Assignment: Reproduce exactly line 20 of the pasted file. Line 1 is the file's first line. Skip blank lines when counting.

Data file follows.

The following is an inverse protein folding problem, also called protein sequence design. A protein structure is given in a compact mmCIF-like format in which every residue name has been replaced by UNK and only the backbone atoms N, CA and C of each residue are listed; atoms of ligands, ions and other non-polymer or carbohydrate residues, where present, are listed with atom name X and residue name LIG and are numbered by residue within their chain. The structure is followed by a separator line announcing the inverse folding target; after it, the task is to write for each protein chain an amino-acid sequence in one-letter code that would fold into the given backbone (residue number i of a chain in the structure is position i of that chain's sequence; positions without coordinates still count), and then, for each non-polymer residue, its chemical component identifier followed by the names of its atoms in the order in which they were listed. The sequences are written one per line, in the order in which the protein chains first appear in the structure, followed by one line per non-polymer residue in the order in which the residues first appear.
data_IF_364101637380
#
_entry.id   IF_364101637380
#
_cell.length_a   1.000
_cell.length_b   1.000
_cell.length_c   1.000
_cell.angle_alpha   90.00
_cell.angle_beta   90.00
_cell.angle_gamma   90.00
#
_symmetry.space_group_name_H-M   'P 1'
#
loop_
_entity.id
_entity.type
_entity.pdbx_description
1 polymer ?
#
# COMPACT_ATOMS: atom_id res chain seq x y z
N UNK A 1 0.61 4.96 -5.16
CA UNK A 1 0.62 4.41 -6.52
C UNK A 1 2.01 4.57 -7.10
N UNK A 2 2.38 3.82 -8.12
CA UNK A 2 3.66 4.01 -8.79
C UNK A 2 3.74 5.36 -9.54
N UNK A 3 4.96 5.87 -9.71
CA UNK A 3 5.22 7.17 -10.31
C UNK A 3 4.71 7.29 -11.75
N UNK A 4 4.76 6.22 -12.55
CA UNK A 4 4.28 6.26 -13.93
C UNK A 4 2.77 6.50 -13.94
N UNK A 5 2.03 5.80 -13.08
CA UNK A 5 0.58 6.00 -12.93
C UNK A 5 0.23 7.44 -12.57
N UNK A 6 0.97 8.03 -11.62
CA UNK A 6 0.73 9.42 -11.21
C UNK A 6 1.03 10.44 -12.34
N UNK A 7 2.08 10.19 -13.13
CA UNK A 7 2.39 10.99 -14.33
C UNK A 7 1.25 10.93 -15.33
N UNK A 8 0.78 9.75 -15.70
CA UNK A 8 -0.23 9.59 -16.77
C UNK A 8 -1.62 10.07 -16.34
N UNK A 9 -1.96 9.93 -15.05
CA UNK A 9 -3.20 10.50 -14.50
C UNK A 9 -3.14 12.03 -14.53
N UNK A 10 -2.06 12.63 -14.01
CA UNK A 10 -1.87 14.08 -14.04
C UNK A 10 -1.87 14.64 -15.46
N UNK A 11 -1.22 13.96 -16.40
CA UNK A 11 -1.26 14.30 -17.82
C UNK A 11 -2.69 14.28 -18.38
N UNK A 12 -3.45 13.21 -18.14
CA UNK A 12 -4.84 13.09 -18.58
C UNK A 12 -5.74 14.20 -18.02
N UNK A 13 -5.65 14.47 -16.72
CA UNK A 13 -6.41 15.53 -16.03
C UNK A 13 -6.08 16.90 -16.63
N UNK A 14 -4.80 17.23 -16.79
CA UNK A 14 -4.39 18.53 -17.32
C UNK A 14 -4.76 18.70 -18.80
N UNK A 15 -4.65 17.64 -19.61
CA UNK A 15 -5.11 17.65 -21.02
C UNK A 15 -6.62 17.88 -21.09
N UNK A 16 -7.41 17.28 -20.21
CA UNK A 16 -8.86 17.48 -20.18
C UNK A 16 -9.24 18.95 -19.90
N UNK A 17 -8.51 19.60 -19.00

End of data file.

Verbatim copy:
#